Loading. Please wait...

Life Imitating Art: A Picture Tells a Story, But Not Always the Right One

By Patrick Brown

By now, you've likely seen the Geffen Playhouse's line-up of photographic images representing each show in our 2019/2020 season. Our goal was to create sharp, whimsical, and provocative visual representations of all of the plays in our season. But as we recently experienced, that which is provocative to some can be hurtful to others.

In Larissa FastHorse's brilliant comedy The Thanksgiving Play, the characters are tasked with creating a culturally sensitive play for an elementary school pageant honoring both Thanksgiving and Native American History Month. Despite their attempt at being hyper-politically correct, the characters find out that it's not as easy as they thought for three white thespians to devise a play that authentically represents Native Americans in a way that completely avoids any whiff of cultural appropriation or unintentional misrepresentation.

From this awkwardness, Larissa has mined the comedic gold that has made The Thanksgiving Play one of the most produced new plays in the American theater.

After reading the script, I (a non-Native American) was tasked with creating imagery that would appeal to a broad audience and capture the spirit of the play. Consulting with Larissa and director Michael John Garcés, we aimed to produce an image that intentionally lampooned what a "woke" white person might think is appropriate - and then go in the opposite direction.

So, we created an image featuring arrows piercing a pilgrim hat being served up as the main feast on a dining room table. In our eyes, the image represented a tongue-in-cheek nod to the humor of play's characters, whose struggle ultimately ends up tying them in knots - to the point where the characters even devise a violent (ie: honest) scene where the settlers attack the "savage" natives with an oh-my-god-should-I-be-laughing-at-this? ending that I won't spoil for you.

In our attempt to capture the essence of this over-the-top absurdity, we inadvertently tied ourselves into a knot of our own.

After we released the season brochure and imagery, Larissa was contacted by a Native American person in Massachusetts who saw The Thanksgiving Play image and noticed that it bore a striking resemblance to the old Massachusetts Turnpike sign, which was replaced in 1989. In their message to her, they acknowledged that although they understood that the play is a comedy, the image triggered a hurtful reminder of a painful time when Native Americans lobbied to have this imagery removed.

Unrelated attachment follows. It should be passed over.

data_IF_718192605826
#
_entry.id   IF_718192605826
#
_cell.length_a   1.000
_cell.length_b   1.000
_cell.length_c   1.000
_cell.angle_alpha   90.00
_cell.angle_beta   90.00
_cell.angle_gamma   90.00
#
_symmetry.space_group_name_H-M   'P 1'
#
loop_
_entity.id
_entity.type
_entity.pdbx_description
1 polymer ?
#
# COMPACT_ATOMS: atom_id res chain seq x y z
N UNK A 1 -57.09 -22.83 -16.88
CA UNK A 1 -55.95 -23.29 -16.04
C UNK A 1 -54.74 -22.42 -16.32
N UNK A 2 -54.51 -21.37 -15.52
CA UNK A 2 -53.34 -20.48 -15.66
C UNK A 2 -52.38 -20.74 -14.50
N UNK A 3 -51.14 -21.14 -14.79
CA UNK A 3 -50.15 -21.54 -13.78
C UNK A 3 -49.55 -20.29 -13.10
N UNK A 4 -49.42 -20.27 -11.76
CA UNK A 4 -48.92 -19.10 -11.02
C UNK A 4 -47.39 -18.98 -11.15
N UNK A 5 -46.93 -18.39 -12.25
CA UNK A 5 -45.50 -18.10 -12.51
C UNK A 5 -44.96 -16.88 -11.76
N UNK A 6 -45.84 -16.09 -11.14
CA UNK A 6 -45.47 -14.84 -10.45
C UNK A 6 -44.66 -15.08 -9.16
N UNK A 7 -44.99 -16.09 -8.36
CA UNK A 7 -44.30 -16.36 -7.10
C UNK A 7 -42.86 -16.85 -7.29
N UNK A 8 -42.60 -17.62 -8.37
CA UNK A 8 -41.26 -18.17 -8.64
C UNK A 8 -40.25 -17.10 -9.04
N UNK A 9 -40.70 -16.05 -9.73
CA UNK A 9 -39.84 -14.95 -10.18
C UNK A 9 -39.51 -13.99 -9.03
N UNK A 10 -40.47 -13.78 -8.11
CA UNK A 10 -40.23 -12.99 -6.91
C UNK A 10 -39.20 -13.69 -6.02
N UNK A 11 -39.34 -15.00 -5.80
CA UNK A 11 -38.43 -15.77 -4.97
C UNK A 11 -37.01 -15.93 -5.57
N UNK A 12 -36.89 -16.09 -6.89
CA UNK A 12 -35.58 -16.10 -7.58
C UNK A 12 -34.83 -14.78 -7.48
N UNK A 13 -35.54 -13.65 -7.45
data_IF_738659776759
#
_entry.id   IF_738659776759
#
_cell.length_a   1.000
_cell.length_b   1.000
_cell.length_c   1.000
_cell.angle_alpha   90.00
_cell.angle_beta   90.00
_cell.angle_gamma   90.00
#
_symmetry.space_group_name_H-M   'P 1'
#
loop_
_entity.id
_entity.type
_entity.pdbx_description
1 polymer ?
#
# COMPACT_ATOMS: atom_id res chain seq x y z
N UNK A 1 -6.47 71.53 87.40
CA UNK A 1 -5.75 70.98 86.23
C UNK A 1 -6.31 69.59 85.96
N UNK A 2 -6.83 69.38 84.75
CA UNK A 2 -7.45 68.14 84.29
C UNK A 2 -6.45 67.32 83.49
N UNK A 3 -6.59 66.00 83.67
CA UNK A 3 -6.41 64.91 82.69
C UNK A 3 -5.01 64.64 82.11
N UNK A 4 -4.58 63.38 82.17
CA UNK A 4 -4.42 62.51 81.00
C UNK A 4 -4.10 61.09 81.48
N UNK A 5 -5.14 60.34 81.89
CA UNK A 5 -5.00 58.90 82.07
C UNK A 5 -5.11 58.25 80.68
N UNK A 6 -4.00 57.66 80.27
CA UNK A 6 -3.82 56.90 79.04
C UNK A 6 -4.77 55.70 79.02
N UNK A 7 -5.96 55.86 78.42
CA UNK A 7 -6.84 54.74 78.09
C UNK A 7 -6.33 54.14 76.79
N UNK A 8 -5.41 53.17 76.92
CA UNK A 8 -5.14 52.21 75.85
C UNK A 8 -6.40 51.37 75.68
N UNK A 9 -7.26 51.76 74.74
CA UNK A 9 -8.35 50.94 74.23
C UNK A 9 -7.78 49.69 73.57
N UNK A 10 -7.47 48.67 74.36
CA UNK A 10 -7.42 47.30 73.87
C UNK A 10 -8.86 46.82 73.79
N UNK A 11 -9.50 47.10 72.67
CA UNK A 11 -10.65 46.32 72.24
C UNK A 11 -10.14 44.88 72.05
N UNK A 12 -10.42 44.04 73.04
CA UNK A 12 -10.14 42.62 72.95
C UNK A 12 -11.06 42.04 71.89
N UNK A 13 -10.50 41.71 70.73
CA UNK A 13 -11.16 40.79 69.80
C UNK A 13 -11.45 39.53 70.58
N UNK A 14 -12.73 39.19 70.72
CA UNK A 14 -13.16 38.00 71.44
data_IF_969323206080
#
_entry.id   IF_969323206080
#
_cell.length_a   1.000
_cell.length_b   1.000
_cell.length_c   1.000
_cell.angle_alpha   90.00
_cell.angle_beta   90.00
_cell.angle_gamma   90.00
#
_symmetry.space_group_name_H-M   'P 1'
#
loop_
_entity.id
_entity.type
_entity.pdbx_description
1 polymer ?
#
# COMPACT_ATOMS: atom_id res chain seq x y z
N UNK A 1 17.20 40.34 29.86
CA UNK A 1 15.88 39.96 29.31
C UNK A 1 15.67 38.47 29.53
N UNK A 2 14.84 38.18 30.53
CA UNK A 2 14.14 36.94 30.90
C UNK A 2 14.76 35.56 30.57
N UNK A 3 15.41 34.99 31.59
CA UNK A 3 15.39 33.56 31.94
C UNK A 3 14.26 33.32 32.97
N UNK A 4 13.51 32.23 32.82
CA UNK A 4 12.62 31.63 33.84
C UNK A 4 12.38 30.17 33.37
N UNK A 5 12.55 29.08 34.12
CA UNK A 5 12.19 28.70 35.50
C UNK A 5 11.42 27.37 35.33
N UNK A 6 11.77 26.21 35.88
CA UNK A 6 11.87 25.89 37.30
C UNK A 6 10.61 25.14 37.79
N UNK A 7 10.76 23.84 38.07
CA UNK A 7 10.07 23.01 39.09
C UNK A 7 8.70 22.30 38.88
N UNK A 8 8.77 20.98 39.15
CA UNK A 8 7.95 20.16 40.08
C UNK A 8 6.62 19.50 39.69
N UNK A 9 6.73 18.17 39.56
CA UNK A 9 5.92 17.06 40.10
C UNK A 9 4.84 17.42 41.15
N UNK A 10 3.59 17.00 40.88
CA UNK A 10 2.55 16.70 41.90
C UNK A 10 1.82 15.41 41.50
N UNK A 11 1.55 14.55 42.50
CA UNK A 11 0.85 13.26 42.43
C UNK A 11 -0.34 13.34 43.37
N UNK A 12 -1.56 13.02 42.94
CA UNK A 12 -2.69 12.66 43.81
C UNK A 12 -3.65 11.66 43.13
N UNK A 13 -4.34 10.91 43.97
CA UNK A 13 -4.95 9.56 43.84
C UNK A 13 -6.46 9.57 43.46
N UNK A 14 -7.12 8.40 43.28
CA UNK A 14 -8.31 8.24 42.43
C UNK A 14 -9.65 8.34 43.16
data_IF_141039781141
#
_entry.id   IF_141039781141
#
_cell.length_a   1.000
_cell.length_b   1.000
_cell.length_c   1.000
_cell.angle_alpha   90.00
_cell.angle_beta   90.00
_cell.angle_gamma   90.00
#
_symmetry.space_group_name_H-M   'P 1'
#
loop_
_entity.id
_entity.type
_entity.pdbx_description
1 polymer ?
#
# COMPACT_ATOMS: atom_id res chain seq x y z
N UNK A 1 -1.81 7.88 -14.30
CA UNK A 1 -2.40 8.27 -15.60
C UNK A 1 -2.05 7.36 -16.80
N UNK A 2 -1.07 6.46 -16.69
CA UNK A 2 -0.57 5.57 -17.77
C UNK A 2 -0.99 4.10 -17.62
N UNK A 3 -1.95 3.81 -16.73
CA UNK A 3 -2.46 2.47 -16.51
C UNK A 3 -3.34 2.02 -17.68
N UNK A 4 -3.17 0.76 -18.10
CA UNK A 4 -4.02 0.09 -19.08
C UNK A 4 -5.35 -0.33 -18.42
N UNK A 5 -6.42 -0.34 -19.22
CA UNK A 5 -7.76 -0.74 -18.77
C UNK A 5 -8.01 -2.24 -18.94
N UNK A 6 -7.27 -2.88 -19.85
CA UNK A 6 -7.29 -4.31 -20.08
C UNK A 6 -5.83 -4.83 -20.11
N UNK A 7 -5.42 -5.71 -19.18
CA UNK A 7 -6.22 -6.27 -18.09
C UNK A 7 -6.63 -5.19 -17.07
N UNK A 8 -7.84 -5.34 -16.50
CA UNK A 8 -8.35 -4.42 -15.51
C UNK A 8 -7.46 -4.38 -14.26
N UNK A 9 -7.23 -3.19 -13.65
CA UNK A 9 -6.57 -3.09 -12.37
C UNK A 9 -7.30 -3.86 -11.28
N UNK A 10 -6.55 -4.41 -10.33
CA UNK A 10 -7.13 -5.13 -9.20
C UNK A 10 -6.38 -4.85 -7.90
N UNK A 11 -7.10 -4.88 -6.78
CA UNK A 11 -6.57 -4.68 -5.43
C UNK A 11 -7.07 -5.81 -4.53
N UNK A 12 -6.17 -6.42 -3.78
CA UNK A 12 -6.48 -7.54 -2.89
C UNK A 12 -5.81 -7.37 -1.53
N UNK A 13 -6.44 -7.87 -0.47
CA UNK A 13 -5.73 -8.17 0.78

Massachusetts Turnpike Sign

Now, did we intend to replicate a racist symbol that adorned every on- and off-ramp sign to a major American highway? Absolutely not. My instinct was to create a counterimage that turned the traditional Thanksgiving story on its head with a "stick it to the man" vibe. That was the true intention behind the original photo. But as a non-Native person, was it even my place to try to make this point?

In a twist of palpable irony, this is the exact question posed in the biting satire of Larissa's The Thanksgiving Play.
In consultation with Larissa and Michael, we ultimately decided to remove the arrows from the pilgrim hat in all of our future materials. Keeping the original image is not worth the pain it has created, or may create for others. In many ways, all of us at the Geffen Playhouse have benefited from this meta experience, which has made us think twice about how to create imagery and talk about the art on our stages in thoughtful, genuine ways.

I considered myself a fairly "woke" guy until I realized that I was relying on lame comedic tropes to promote a play with comedy that's light-years ahead of its poster image. On behalf of myself and the Geffen Playhouse, I'd like to apologize to anyone who was offended by this photography. We sincerely had no intention to cause hurt or distress. It looks like I still have some more waking up to do.


The Thanksgiving Play
Written by Larissa FastHorse
Directed by Michael John Garcés
Featuring Noah Bean, Alexandra Henrikson, Tony Sandrew, and Samantha Sloyan
October 22 - December 1, 2019
Audrey Skirball Kenis Theater

Loading. Please wait...